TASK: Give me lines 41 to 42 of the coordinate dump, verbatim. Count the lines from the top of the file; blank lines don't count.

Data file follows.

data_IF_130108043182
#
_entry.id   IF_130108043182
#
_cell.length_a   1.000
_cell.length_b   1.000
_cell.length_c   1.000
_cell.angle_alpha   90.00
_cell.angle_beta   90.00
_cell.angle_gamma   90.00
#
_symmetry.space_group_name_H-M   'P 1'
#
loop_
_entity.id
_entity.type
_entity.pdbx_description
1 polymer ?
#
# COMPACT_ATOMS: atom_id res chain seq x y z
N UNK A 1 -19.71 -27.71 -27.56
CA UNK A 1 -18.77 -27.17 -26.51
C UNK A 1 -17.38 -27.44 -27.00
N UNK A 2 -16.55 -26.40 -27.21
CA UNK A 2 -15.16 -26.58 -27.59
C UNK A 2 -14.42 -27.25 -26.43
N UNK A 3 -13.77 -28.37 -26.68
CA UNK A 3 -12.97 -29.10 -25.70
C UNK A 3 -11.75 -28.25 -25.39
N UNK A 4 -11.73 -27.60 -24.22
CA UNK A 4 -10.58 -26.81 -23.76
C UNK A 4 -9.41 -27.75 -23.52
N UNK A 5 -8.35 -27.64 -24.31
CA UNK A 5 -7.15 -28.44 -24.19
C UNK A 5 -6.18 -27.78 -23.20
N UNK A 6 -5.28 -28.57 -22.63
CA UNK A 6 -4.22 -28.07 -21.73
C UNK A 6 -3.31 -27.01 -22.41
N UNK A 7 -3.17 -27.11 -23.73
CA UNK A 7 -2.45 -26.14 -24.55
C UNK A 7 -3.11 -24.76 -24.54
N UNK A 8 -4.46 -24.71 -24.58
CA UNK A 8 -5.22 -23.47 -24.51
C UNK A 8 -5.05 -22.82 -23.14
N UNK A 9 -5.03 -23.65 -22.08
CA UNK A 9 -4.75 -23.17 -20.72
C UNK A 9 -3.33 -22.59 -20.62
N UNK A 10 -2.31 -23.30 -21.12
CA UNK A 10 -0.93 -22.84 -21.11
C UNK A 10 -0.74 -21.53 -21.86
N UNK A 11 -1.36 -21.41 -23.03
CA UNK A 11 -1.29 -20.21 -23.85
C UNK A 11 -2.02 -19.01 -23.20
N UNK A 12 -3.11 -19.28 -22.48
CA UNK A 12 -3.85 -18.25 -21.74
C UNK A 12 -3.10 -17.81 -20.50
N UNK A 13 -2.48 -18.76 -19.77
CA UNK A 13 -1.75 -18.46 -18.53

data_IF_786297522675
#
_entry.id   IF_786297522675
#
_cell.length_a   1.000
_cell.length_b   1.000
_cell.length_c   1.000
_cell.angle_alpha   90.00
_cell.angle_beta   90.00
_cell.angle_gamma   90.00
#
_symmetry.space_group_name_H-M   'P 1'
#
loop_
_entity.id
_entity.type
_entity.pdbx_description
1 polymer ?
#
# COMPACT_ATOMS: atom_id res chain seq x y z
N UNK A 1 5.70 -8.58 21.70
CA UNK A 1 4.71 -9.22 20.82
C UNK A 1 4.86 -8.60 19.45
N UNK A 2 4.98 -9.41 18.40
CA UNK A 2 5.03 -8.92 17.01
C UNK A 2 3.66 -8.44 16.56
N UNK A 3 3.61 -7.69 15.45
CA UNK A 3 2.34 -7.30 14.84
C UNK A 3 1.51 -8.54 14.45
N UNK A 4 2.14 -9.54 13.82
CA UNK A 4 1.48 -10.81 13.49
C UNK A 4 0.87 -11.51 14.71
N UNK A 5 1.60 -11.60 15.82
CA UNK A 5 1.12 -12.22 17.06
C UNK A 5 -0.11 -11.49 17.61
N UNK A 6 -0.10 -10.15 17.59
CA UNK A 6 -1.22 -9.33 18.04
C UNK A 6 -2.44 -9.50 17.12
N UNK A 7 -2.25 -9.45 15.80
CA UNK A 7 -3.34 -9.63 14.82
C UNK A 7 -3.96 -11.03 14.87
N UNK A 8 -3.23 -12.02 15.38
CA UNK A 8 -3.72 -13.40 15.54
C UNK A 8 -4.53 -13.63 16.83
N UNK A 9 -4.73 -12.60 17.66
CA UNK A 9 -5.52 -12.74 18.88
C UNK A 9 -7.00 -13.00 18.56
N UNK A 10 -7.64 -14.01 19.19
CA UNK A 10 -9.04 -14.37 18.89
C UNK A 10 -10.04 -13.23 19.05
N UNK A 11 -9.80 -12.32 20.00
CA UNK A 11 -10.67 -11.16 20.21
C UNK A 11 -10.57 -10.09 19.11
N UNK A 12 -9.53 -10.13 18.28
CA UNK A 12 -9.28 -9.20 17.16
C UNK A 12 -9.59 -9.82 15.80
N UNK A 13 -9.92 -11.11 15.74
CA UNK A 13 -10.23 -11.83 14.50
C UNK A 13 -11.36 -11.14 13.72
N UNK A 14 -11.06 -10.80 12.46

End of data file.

C UNK A 7 -3.11 -24.76 -24.54
N UNK A 8 -4.46 -24.71 -24.58